V: Holy Communion Every Sunday

Q: Why is Holy Communion offered every Sunday?

A: Holy Communion (also called the Holy Eucharist, the Lord's Supper, or the Mass by Lutherans) is the ultimate and central worship for Christians and has been so from the beginning. In this worship, God's Word is proclaimed (1) In audible words, reading and preaching on the Bible; and (2) in the following of Jesus' command, "Do this for the remembrance of me". In no other experience is the presence of Christ promised so fully or ultimately.

Jesus used a Jewish meal to become the vehicle to focus His Presence (I Cor. 11:23-26 and other texts), having identified Himself as Living Bread (St. John 6:48-58). After Easter, He showed Himself to His own at "the Breaking of Bread" (St. Luke 24: 13-35). The first Christians shared the Lord's Supper as a part of their regular worship gatherings (Acts 2:42), which were daily in Jerusalem (Acts 2:46). As the Gospel spread, Sunday (called, 'The Lord's Day") became the primary day in all Christian communities for this worship, as evidenced in Acts 20: 7. The Eucharist was the primary purpose to meet as a Church in Corinth (I Cor. 11:20a) and it was on Sunday (I Cor. 16:2). Pagan and Christian writings alike witness the universal practice of first and second generation Christians celebrating the Eucharist each Sunday before the year 100 (e.g., The Didache and the Letter of Pliny.)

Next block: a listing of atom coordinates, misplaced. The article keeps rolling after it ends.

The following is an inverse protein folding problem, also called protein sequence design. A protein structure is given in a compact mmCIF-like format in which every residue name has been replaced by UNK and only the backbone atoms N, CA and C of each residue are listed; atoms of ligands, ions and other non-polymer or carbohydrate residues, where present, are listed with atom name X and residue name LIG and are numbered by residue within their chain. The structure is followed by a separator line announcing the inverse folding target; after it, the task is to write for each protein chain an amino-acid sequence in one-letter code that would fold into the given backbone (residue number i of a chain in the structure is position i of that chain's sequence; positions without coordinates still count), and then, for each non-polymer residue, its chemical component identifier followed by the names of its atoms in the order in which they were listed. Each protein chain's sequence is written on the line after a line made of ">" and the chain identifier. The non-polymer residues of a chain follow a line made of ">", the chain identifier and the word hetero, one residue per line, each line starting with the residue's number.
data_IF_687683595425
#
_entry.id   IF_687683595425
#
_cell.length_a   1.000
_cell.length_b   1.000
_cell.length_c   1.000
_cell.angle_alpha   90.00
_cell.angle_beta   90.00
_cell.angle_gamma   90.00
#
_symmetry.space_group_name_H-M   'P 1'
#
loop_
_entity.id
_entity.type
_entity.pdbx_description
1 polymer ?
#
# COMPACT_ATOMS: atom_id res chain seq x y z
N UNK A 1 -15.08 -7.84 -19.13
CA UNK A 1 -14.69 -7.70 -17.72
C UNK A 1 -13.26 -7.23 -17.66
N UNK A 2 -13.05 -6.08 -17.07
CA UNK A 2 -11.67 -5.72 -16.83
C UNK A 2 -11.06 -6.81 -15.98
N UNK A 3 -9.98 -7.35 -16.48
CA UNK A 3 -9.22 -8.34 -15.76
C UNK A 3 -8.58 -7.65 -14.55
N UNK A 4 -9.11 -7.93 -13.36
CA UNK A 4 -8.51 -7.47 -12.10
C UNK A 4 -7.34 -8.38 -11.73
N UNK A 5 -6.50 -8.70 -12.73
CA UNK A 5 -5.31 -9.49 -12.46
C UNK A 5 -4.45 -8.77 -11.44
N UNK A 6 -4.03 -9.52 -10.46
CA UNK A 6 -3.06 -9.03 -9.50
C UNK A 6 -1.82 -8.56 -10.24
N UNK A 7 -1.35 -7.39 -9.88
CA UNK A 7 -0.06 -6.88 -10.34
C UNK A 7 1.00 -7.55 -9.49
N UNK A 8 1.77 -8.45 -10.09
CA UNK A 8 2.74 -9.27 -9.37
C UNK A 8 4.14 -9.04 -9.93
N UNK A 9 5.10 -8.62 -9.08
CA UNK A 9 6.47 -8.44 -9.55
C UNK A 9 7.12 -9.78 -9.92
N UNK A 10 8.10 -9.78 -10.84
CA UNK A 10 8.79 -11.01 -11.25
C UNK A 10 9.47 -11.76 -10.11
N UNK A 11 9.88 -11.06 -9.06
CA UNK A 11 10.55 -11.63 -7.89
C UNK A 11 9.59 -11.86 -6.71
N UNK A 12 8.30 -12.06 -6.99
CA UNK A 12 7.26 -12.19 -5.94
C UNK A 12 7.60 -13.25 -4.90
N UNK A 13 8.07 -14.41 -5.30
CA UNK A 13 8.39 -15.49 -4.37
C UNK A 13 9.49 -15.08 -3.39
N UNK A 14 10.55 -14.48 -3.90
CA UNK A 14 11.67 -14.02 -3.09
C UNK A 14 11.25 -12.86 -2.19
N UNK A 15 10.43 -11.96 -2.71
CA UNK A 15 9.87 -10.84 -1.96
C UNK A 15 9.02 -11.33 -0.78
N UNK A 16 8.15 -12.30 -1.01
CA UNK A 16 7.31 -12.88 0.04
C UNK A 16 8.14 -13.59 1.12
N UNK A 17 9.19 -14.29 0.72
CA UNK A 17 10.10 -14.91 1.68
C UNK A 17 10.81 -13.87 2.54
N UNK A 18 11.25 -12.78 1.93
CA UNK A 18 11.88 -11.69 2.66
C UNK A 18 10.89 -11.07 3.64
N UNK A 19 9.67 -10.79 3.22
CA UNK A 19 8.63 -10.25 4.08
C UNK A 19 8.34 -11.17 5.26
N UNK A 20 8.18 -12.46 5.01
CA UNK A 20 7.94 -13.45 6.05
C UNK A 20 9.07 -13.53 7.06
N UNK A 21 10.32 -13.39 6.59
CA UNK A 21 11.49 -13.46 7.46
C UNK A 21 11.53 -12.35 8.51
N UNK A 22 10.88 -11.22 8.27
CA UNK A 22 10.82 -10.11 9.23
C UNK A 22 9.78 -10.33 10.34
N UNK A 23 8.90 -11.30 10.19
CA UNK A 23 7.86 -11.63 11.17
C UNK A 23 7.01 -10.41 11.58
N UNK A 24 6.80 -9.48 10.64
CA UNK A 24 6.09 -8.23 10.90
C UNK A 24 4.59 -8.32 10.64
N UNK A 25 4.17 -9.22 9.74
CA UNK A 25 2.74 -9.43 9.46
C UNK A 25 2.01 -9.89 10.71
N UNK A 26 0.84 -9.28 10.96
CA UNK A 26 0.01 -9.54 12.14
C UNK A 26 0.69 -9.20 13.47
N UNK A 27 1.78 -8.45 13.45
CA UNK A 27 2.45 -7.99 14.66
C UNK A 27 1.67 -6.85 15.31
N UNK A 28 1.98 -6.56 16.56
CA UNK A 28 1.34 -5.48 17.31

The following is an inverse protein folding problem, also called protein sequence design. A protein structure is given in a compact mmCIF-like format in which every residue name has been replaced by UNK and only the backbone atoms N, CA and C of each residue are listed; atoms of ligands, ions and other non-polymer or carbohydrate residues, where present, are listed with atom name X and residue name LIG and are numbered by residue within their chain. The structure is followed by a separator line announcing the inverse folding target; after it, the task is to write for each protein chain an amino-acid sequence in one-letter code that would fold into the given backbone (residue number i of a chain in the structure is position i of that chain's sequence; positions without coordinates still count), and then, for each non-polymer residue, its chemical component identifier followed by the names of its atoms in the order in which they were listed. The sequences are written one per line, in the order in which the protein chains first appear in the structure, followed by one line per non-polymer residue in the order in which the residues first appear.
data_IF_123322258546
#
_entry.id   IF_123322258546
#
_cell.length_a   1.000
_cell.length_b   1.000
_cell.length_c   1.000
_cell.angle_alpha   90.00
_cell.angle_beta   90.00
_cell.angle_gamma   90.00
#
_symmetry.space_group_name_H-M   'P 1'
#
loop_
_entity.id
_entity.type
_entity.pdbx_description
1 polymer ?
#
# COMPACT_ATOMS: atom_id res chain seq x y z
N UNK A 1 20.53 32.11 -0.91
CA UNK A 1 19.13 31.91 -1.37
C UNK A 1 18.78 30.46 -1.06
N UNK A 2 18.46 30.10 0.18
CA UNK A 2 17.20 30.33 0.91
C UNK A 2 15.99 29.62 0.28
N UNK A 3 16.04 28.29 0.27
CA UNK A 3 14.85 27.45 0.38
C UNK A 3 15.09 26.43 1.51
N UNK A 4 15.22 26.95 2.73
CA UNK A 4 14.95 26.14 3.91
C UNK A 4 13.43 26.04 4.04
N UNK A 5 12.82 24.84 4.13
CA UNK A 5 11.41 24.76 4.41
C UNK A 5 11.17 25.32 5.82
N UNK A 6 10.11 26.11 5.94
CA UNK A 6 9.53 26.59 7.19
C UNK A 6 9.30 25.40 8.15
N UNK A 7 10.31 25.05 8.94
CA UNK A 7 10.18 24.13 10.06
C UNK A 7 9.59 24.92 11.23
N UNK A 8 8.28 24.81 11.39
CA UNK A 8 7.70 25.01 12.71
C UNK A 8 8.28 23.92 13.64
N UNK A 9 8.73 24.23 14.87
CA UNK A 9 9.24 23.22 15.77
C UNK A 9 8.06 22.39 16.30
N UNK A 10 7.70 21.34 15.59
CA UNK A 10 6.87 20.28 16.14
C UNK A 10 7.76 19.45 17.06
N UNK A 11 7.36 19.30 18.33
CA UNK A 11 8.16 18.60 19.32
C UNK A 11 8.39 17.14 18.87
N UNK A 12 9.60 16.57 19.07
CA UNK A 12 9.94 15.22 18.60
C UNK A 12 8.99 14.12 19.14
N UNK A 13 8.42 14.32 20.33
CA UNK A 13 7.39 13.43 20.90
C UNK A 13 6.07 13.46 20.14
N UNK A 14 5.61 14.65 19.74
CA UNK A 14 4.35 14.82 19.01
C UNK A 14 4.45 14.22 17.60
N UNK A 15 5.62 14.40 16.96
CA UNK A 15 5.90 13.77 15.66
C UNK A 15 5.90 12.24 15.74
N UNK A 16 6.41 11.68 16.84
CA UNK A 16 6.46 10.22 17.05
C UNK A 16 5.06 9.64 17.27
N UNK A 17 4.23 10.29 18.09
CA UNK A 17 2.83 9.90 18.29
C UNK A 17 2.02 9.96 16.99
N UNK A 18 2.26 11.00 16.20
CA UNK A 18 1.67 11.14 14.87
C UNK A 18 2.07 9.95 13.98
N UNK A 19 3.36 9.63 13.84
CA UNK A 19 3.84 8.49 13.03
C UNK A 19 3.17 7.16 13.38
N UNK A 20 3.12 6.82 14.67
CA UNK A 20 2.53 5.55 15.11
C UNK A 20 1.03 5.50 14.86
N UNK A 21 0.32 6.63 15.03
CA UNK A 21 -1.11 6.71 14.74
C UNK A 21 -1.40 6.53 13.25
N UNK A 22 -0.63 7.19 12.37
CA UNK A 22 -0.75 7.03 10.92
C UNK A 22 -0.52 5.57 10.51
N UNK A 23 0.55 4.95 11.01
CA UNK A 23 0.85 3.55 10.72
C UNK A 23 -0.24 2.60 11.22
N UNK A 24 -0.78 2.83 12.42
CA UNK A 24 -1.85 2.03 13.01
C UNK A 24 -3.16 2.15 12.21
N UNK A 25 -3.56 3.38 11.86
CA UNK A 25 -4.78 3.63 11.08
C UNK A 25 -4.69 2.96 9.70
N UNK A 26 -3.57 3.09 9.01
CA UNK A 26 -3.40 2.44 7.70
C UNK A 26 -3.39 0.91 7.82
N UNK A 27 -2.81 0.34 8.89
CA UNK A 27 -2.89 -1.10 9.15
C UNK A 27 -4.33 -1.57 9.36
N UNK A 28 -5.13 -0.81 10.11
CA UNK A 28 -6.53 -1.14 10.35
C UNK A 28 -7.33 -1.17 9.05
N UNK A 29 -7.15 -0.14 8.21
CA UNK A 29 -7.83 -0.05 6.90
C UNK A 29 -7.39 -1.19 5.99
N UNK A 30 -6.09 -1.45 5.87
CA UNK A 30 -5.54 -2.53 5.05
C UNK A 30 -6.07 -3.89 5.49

Though theological and liturgical emphases changed, the chief service of Sunday through the centuries remained Holy Communion until the Reformation (16th century). Martin Luther and his followers, however, continued the practice of weekly Sunday communion, and the Apology of the Augsburg Confession stated, "In our churches Mass is celebrated every Sunday and on other festivals."

Later influences created in Lutheranism a situation where weekly Sunday communion was lost in many places. Weekly Communion is again being restored to: (1) more fully obey the command of Christ as witnessed in Scripture, early church practice, and the teaching of the Reformation; (2) make more available the gracious gifts of God given in the sacrament for His baptized people; (3) exhibit more fully the meaning of the Church as "the Body of Christ", seeing the Eucharist as binding together God's people into Christ's Body; (4) respond more fully to the contemporary biblical, liturgical, ecumenical, and confessional movements which have all rediscovered the central place of the Eucharist in the life of the Church; and (5) claim the promises God gives in Communion, which are only available when the command "Do This" Is obeyed.

Adapted from About Being Lutheran © Lutheran Liturgical Renewal 1991. Used by permission.